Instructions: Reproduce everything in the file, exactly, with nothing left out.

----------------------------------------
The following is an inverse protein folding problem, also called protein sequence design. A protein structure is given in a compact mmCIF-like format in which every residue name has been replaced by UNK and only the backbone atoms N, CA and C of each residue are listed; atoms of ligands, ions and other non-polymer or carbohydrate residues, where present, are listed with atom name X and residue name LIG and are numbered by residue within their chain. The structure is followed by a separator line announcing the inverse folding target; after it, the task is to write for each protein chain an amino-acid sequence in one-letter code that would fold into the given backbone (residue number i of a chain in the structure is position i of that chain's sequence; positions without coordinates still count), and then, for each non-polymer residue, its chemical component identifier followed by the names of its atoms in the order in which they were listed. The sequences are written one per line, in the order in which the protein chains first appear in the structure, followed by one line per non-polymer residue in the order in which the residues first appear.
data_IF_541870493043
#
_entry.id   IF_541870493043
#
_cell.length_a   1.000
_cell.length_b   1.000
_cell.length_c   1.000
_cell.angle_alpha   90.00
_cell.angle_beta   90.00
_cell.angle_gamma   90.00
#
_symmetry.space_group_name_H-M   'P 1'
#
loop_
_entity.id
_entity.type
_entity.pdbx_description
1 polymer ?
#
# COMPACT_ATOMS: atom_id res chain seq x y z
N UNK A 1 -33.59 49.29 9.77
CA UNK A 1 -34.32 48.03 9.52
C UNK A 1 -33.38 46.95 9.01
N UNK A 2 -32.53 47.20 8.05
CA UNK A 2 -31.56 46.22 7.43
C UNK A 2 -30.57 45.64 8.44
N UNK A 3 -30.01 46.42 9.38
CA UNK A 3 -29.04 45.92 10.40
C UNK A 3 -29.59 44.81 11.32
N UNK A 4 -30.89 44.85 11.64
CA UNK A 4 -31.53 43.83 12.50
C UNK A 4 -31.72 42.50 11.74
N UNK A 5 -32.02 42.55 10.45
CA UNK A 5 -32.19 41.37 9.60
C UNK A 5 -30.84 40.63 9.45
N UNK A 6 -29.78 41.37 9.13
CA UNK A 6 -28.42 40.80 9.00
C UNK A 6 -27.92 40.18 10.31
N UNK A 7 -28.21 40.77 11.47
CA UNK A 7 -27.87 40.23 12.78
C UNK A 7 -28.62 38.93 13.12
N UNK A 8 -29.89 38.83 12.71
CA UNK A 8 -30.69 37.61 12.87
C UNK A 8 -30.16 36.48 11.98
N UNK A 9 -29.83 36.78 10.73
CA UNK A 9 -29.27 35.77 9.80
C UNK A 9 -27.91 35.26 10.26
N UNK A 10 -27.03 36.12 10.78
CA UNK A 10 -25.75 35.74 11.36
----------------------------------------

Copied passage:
The following is an inverse protein folding problem, also called protein sequence design. A protein structure is given in a compact mmCIF-like format in which every residue name has been replaced by UNK and only the backbone atoms N, CA and C of each residue are listed; atoms of ligands, ions and other non-polymer or carbohydrate residues, where present, are listed with atom name X and residue name LIG and are numbered by residue within their chain. The structure is followed by a separator line announcing the inverse folding target; after it, the task is to write for each protein chain an amino-acid sequence in one-letter code that would fold into the given backbone (residue number i of a chain in the structure is position i of that chain's sequence; positions without coordinates still count), and then, for each non-polymer residue, its chemical component identifier followed by the names of its atoms in the order in which they were listed. The sequences are written one per line, in the order in which the protein chains first appear in the structure, followed by one line per non-polymer residue in the order in which the residues first appear.
data_IF_541870493043
#
_entry.id   IF_541870493043
#
_cell.length_a   1.000
_cell.length_b   1.000
_cell.length_c   1.000
_cell.angle_alpha   90.00
_cell.angle_beta   90.00
_cell.angle_gamma   90.00
#
_symmetry.space_group_name_H-M   'P 1'
#
loop_
_entity.id
_entity.type
_entity.pdbx_description
1 polymer ?
#
# COMPACT_ATOMS: atom_id res chain seq x y z
N UNK A 1 -33.59 49.29 9.77
CA UNK A 1 -34.32 48.03 9.52
C UNK A 1 -33.38 46.95 9.01
N UNK A 2 -32.53 47.20 8.05
CA UNK A 2 -31.56 46.22 7.43
C UNK A 2 -30.57 45.64 8.44
N UNK A 3 -30.01 46.42 9.38
CA UNK A 3 -29.04 45.92 10.40
C UNK A 3 -29.59 44.81 11.32
N UNK A 4 -30.89 44.85 11.64
CA UNK A 4 -31.53 43.83 12.50
C UNK A 4 -31.72 42.50 11.74
N UNK A 5 -32.02 42.55 10.45
CA UNK A 5 -32.19 41.37 9.60
C UNK A 5 -30.84 40.63 9.45
N UNK A 6 -29.78 41.37 9.13
CA UNK A 6 -28.42 40.80 9.00
C UNK A 6 -27.92 40.18 10.31
N UNK A 7 -28.21 40.77 11.47
CA UNK A 7 -27.87 40.23 12.78
C UNK A 7 -28.62 38.93 13.12
N UNK A 8 -29.89 38.83 12.71
CA UNK A 8 -30.69 37.61 12.87
C UNK A 8 -30.16 36.48 11.98
N UNK A 9 -29.83 36.78 10.73
CA UNK A 9 -29.27 35.77 9.80
C UNK A 9 -27.91 35.26 10.26
N UNK A 10 -27.03 36.12 10.78
CA UNK A 10 -25.75 35.74 11.36